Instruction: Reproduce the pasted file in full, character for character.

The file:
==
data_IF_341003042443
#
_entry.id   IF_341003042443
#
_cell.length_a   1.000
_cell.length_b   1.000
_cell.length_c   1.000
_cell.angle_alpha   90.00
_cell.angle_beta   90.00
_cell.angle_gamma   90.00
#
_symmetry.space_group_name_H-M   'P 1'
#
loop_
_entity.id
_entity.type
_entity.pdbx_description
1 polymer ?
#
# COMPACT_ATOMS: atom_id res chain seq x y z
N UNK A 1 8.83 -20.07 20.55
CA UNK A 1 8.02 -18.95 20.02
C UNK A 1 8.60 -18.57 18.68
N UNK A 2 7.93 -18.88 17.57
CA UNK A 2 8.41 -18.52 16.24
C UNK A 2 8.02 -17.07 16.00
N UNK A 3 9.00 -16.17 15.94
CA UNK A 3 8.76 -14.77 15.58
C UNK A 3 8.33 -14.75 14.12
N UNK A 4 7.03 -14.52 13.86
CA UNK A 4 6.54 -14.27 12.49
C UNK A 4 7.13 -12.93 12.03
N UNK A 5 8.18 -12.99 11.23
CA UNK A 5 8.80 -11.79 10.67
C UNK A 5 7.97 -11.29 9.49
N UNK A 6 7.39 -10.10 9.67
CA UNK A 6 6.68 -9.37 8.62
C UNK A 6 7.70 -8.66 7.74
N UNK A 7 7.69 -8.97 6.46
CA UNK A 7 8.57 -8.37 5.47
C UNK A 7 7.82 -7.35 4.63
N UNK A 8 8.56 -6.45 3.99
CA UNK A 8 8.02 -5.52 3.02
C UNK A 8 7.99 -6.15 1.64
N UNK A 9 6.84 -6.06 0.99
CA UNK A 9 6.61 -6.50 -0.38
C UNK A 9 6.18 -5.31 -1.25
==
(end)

data_IF_341003042443
#
_entry.id   IF_341003042443
#
_cell.length_a   1.000
_cell.length_b   1.000
_cell.length_c   1.000
_cell.angle_alpha   90.00
_cell.angle_beta   90.00
_cell.angle_gamma   90.00
#
_symmetry.space_group_name_H-M   'P 1'
#
loop_
_entity.id
_entity.type
_entity.pdbx_description
1 polymer ?
#
# COMPACT_ATOMS: atom_id res chain seq x y z
N UNK A 1 8.83 -20.07 20.55
CA UNK A 1 8.02 -18.95 20.02
C UNK A 1 8.60 -18.57 18.68
N UNK A 2 7.93 -18.88 17.57
CA UNK A 2 8.41 -18.52 16.24
C UNK A 2 8.02 -17.07 16.00
N UNK A 3 9.00 -16.17 15.94
CA UNK A 3 8.76 -14.77 15.58
C UNK A 3 8.33 -14.75 14.12
N UNK A 4 7.03 -14.52 13.86
CA UNK A 4 6.54 -14.27 12.49
C UNK A 4 7.13 -12.93 12.03
N UNK A 5 8.18 -12.99 11.23
CA UNK A 5 8.80 -11.79 10.67
C UNK A 5 7.97 -11.29 9.49
N UNK A 6 7.39 -10.10 9.67
CA UNK A 6 6.68 -9.37 8.62
C UNK A 6 7.70 -8.66 7.74
N UNK A 7 7.69 -8.97 6.46
CA UNK A 7 8.57 -8.37 5.47
C UNK A 7 7.82 -7.35 4.63
N UNK A 8 8.56 -6.45 3.99
CA UNK A 8 8.02 -5.52 3.02
C UNK A 8 7.99 -6.15 1.64
N UNK A 9 6.84 -6.06 0.99
CA UNK A 9 6.61 -6.50 -0.38
C UNK A 9 6.18 -5.31 -1.25